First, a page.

FINALLY there is a comprehensive reference for management of pit viper snakebite that is specifically designed for all levels of caregivers, focusing especially on E.R. and I.C.U. staff. Loaded with essential information and instruments that assure exemplary, comprehensive care that mitigates risk for your patient and hospital, Pit Viper Snakebite Assessment and Treatment – Applying the Standard, represents the gold standard of North American pit viper snakebite management.
Written by retired emergency nurse and snakebite expert Jon E. Soskis, this important medical textbook has been reviewed and edited by Rick Dart, M.D., Ph.D., a Deputy Editor for Annals of Emergency Medicine, and immediate Past-President of the American Association of Poison Control Centers.
For those who still have the original book from 1993, Snakebite Assessment and Treatment in the Eastern United States, on your resource shelf, please remove it since the information contained therein pertains to administering the no longer used and less pure product, Antivenin (Crotalidae) Polyvalent, Wyeth. The new book is a more comprehensive work that teaches the art as well as the science of pit viper snakebite management, while also addressing the newer and better antivenom, Crotalidae Polyvalent Immune Fab (Ovine), or CroFab®.
You will have:
A three item set of user-friendly, life-saving information covering everyone’s needs from the field to admitting and follow-up physicians, including:
- The primary text
- The handbook entitled, “The E.R. and I.C.U. Handbook of Pit Viper Snakebite Management - Applying the Standard”
- An e-book equivalent of the primary text
All of which provide:
- Comprehensive knowledge of the management of pit viper snakebite, including a special section entitled, “Treatment of an Untoward Reaction”, co-authored with Rand Malone, M.D., allergist and professor at the Florida State University College of Medicine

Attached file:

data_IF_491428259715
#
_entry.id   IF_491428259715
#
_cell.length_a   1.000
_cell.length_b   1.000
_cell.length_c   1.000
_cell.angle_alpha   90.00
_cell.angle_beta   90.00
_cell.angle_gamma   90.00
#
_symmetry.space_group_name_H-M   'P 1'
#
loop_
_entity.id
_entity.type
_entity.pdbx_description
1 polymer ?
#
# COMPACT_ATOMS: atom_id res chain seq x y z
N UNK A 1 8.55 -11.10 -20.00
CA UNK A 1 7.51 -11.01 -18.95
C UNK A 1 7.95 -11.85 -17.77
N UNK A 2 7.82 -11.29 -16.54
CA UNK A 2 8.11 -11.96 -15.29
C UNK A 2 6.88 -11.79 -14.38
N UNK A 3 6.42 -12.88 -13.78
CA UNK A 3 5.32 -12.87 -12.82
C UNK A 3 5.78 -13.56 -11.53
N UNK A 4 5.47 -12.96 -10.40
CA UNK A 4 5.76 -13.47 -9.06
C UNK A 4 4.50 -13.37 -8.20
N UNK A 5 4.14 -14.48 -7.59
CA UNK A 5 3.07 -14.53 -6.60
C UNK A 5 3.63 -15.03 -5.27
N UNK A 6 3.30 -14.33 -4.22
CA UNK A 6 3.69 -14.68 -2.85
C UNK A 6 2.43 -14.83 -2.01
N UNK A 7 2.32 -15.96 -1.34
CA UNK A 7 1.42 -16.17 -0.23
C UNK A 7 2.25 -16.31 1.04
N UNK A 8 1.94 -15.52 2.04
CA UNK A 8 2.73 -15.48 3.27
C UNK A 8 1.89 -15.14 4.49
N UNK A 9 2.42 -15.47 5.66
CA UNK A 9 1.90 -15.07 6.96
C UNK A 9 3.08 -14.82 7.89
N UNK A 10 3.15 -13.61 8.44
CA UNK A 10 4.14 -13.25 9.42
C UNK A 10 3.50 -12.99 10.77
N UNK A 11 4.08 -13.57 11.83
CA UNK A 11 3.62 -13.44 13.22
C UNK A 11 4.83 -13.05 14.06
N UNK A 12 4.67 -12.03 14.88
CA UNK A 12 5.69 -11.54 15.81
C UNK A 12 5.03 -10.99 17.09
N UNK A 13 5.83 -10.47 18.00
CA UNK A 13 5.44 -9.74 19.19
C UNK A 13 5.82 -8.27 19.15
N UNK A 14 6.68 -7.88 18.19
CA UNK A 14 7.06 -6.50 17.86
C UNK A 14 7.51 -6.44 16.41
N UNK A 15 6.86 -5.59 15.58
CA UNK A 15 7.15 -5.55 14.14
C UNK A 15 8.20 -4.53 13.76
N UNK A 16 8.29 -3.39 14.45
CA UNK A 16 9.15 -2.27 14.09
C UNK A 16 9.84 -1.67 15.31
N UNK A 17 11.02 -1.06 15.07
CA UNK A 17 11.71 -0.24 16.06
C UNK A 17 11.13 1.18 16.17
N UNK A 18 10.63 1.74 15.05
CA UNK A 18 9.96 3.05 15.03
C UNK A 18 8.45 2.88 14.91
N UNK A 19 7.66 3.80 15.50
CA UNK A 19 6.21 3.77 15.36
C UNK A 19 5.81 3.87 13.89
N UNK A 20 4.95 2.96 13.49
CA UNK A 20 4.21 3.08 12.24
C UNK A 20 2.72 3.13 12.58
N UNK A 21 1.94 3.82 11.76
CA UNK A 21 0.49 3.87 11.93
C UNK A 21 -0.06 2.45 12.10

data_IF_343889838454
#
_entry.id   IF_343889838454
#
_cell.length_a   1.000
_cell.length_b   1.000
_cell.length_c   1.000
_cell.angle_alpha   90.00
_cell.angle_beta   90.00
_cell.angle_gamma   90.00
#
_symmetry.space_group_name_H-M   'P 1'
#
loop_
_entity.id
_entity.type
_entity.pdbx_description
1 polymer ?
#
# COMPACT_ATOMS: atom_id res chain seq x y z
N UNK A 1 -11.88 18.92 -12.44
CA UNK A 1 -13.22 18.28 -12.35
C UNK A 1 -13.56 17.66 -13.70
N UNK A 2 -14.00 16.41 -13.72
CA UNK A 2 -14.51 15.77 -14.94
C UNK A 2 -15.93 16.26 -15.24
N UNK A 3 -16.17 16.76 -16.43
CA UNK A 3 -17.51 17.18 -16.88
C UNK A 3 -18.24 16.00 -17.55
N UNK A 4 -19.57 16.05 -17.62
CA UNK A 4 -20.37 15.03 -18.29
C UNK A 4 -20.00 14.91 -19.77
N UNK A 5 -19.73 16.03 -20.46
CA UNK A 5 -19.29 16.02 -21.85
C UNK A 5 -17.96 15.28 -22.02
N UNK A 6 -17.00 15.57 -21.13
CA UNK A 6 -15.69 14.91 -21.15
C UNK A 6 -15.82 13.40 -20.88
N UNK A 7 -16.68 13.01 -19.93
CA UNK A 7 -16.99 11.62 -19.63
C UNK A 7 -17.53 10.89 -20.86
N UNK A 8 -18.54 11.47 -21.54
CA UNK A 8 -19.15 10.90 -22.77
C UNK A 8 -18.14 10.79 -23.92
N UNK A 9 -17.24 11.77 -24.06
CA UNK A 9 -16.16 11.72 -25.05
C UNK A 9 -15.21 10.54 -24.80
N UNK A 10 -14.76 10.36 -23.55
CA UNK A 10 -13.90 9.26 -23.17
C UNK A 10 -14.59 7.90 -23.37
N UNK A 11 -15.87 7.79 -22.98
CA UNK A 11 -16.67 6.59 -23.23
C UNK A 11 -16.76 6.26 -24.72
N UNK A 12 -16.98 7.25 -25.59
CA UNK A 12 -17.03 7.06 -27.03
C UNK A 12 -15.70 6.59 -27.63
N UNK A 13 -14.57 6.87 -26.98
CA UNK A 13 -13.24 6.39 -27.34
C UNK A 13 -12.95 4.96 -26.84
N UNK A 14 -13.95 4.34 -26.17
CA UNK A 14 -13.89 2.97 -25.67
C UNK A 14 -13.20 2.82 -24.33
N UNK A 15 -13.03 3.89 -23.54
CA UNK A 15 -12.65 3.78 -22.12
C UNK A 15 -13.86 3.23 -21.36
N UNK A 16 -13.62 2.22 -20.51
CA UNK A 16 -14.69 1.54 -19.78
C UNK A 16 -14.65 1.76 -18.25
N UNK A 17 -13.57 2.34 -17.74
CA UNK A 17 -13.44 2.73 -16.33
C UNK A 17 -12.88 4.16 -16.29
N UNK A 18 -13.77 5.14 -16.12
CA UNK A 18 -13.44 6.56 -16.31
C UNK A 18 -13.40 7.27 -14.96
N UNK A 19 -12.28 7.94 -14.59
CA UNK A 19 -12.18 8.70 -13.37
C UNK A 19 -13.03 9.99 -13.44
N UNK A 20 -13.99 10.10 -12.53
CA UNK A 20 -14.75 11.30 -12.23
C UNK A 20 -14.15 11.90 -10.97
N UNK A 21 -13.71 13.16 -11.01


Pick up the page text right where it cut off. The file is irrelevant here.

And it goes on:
- Explicit assessment and treatment protocols recommended by experts in the field of toxicology
- Risk mitigating documentation instruments that when used properly assure adherence to the standard
You will know:
- Importantly, you will have knowledge of what to do to treat a “severe” envenomation, something that is not discussed in the drug literature because the clinical trials only included “mild and moderate” envenomation. You will also know why it’s dangerous to categorize envenomation by those modifiers.
- About the snakes and the nature of the bite
- How venom affects us, including the stealthy and dangerous effects on the coagulation cascade
- About the antivenom and its limitations
- The relationship between the half-life of the venom and that of the antivenom
- How to safely assess for envenomation
- The latest method of mixing the antivenom
- When and how to administer antivenom
- What lab studies are required, including before and after antivenom administration and during follow-up office visits
- About the meaning of the required lab studies
- How the coagulation cascade works
- The dosage for severe envenomation
- When to administer and when not to administer blood products
- About local and coagulopathy recurrence and when to re-treat with antivenom
- What to do and not do for shock from envenomation
- When to seek help
- What to teach your patient as they are under your care and as they are discharged
- How you can go wrong